Materials

The new technology may one day be able to grasp microscopic objects such as human eggs.
Charles Q. Choi, Contributor
Researchers compare tree rings from an instrument's body to other wood to estimate the instrument's age.
Will Sullivan, Staff Writer
You may not know a snap fit by its name, but they're all around us from pen caps to some water bottle caps.
Inside Science Contributor
The material, which mimics the structure of an araucaria leaf, might one day be used to help clean oil spills.
Benjamin Plackett, Contributor
Researchers discover a simpler (and greener) tempering method to give chocolate its texture, gloss and snap.
Meeri Kim, Contributor
Researchers design and synthesize a material with very low thermal conductivity, which could be used to convert waste heat to electricity.
Meeri Kim, Contributor
Scientists plan to announce the successful creation of the material in an upcoming paper.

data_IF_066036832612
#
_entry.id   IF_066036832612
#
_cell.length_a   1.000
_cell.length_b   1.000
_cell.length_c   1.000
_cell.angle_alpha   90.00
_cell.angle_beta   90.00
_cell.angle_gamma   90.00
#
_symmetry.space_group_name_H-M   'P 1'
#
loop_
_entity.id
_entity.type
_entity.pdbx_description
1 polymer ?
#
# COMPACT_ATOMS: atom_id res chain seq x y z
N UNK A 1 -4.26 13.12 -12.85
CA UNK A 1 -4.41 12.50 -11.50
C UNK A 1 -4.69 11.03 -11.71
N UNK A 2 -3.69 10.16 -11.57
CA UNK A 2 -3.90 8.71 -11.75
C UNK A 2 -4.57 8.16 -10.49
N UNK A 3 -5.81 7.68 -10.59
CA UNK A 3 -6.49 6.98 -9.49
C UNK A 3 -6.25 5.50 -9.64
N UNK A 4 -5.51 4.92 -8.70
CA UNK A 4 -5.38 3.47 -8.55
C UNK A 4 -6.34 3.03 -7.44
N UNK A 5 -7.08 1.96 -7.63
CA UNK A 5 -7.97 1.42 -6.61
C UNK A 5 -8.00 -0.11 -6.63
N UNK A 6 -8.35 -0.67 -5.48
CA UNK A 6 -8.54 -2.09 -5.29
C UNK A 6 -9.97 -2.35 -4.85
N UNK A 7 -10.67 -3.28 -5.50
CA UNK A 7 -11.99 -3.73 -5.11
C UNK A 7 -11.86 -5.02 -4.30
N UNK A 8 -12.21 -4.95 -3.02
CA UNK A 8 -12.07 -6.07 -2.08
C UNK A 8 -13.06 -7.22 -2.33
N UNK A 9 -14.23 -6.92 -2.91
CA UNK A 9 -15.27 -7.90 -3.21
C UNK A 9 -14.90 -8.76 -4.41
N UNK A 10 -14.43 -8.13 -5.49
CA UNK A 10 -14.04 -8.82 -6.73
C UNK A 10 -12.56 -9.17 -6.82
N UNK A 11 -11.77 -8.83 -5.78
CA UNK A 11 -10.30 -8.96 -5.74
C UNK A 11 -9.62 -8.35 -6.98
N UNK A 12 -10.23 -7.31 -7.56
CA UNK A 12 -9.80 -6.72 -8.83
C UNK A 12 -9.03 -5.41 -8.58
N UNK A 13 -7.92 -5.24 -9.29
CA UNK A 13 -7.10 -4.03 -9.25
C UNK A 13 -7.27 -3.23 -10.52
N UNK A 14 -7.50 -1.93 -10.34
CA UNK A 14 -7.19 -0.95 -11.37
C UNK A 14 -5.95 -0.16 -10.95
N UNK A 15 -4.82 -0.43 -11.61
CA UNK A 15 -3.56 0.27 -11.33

Karen Kwon, Contributor
These fine filaments can funnel light from fluorescent nanoparticles, acting just like a teeny optical fiber.
Shi En Kim, Contributor
Scientists have crushed the quest for room temperature superconductors, but only at ridiculously high pressures.
Yuen Yiu, Staff Writer
Researchers make tiny disks that can propel themselves without external power.
Tom Metcalfe, Contributor
The new approach can separate different metals in electronic waste using only air and high temperatures.
Meredith Fore, Contributor
Electronic display fabrics are now larger and more durable, opening the door to clothing that acts like a computer screen.
Charles Q. Choi, Contributor